Challenges remain. Tech platforms have sent home human moderators who police the platforms, forcing them to rely on automated systems to take down harmful content. They are also up against people’s mistrust of authoritative sources for information, such as the WHO.
The company disclosed Thursday that it put more than 40 million warning labels in March over videos, posts or articles about the coronavirus that fact-checking organizations have determined are false or misleading. The number includes duplicate claims — the labels were based on 4,000 fact checks.
Facebook says those warning labels have stopped 95% of users from clicking on the false information.
“It’s a big indicator that people are trusting the fact checkers,” said Baybars Orsek, the director of the International Fact-Checking Network. “The label has an impact on people’s information consumption.”
But Orsek cautioned that the data Facebook provided should be reviewed by outside editors or experts, and called on the historically secretive company to release regular updates about the impact of its fact-checking initiative.
Orsek’s organization is a nonprofit that certifies news organizations as fact checkers, a requirement to produce fact-checking articles for Facebook. Facebook has recruited dozens of news organizations around the globe to fact check bad information on its site. The Associated Press is part of that program.
Facebook will also begin promoting the articles that debunk COVID-19 misinformation, of which there are thousands, on a new information center called “Get The Facts.” Putting trustworthy information in front of people can be just as useful, if not more, than simply debunking falsehoods.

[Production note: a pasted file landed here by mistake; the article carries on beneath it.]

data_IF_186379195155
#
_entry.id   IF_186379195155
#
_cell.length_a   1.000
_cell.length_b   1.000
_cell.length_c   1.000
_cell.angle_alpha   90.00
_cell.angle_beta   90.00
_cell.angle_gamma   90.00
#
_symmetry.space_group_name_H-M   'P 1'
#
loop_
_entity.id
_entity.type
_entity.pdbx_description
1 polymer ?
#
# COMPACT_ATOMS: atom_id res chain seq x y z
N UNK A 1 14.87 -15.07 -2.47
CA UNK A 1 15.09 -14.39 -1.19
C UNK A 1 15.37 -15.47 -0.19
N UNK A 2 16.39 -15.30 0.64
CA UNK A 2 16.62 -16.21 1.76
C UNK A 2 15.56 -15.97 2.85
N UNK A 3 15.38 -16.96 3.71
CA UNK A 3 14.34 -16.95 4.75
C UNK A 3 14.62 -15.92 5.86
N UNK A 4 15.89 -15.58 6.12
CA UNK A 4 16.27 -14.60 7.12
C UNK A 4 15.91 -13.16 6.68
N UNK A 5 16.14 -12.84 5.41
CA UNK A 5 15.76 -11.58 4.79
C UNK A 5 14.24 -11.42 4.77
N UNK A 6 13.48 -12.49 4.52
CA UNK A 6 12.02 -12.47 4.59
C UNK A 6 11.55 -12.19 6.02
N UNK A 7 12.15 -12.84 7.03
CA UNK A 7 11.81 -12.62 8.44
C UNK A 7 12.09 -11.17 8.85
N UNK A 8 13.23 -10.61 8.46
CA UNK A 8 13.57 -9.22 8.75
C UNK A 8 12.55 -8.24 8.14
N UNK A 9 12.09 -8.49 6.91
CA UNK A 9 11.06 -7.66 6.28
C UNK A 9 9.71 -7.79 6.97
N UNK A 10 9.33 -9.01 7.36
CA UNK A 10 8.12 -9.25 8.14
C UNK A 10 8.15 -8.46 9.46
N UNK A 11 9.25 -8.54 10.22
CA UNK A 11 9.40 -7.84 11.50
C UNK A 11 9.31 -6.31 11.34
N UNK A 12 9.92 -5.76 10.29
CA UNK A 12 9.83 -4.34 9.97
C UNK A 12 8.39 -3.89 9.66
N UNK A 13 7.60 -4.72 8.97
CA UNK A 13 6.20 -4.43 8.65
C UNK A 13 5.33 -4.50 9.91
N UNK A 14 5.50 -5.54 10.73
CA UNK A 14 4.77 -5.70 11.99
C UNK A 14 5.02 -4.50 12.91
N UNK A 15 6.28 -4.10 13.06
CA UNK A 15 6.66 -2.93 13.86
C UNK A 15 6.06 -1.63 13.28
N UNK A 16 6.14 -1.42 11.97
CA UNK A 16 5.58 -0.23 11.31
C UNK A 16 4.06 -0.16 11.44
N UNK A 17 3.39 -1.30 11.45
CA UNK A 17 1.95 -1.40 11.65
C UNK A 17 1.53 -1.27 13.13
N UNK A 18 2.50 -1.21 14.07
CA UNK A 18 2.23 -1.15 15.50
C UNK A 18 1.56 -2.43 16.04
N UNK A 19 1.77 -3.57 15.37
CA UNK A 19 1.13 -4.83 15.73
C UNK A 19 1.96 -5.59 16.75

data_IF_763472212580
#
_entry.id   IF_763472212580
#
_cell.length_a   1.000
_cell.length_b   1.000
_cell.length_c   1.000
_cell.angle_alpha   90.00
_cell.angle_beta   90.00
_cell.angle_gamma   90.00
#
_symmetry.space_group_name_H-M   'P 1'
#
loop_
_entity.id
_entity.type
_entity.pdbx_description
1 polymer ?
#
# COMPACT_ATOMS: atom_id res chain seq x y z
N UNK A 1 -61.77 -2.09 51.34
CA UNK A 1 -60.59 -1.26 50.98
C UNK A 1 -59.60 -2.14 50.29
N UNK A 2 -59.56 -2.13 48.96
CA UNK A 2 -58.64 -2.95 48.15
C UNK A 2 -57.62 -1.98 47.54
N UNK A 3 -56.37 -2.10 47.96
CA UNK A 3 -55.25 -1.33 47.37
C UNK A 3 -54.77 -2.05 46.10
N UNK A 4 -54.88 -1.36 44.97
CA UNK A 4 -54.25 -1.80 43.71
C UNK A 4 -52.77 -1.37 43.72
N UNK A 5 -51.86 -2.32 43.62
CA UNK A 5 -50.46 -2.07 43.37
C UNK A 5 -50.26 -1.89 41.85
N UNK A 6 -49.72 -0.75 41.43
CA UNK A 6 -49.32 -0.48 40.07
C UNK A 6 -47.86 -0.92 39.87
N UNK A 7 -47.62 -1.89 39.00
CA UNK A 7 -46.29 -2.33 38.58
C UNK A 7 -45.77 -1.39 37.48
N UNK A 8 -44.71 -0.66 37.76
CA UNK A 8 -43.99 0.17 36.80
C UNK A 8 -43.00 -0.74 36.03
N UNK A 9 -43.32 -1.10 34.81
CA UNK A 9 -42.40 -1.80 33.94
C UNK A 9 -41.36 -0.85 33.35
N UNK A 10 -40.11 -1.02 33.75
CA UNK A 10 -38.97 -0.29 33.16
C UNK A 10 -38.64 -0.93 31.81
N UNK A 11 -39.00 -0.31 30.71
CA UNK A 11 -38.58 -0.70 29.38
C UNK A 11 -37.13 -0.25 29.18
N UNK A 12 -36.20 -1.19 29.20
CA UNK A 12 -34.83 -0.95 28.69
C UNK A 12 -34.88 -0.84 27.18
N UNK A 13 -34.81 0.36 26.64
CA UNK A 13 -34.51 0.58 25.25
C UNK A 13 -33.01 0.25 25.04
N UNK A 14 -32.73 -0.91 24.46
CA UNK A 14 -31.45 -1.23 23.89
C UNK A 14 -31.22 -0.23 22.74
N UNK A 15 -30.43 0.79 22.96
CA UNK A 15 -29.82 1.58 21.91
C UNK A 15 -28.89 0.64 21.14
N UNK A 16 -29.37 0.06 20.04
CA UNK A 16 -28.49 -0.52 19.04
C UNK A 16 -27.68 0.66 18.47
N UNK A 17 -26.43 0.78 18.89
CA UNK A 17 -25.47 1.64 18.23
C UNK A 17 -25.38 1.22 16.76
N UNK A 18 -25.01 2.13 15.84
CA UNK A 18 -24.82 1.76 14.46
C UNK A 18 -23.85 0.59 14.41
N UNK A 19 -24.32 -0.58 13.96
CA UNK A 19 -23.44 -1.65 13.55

Still, conspiracy theories, claims about unverified treatments, and misinformation about coronavirus vaccines continue to pop up on the site daily— sometimes circumventing the safeguards Facebook has implemented.
The new notification feature also only applies to posts on users' main news feed — not in groups, where misinformation often spreads unchecked, and not on WhatsApp or Instagram, though Facebook has put some other protections in place on those platforms.
That means a lot of users won't get the new alert from Facebook, said Stephanie Edgerly, an associate professor at Northwestern University who researches audience engagement. She said many users might simply see a false claim in their Facebook feed but not share, like or comment on it.
“A lot of what we know about how people scroll through their news feed not clicking on things, they still reading posts or headlines, without clicking on the link,” Edgerly said.
Facebook users, for example, viewed a false claim that the virus is destroyed by chlorine dioxide nearly 200,000 times, estimates a new study out today from Avaaz, a left-leaning advocacy group that tracks and researches online misinformation.
The group found more than 100 pieces of misinformation about the coronavirus on Facebook, viewed millions of times even after the claims had been marked as false or misleading by fact checkers. Other false claims were not labeled as misinformation, despite being declared by fact-checkers as false.
“Coronavirus misinformation content mutates and spreads faster than Facebook’s current system can track it,” Avaaz said in its report.
This is especially problematic for Italian and Spanish misinformation, the report said, because Facebook has been slower to issue warning labels on posts that aren't in English. Avaaz also noted that it can take as long as 22 days for Facebook to label misinformation as such — giving it plenty of time to spread.
False claims about coronavirus treatments have had deadly consequences.
Last month, Iranian media reported more than 300 people had died and 1,000 were sickened in the country after ingesting methanol, a toxic alcohol rumored to be a remedy through private social media messages.
AP Technology Writer Matt O'Brien in Providence, Rhode Island, contributed to this story.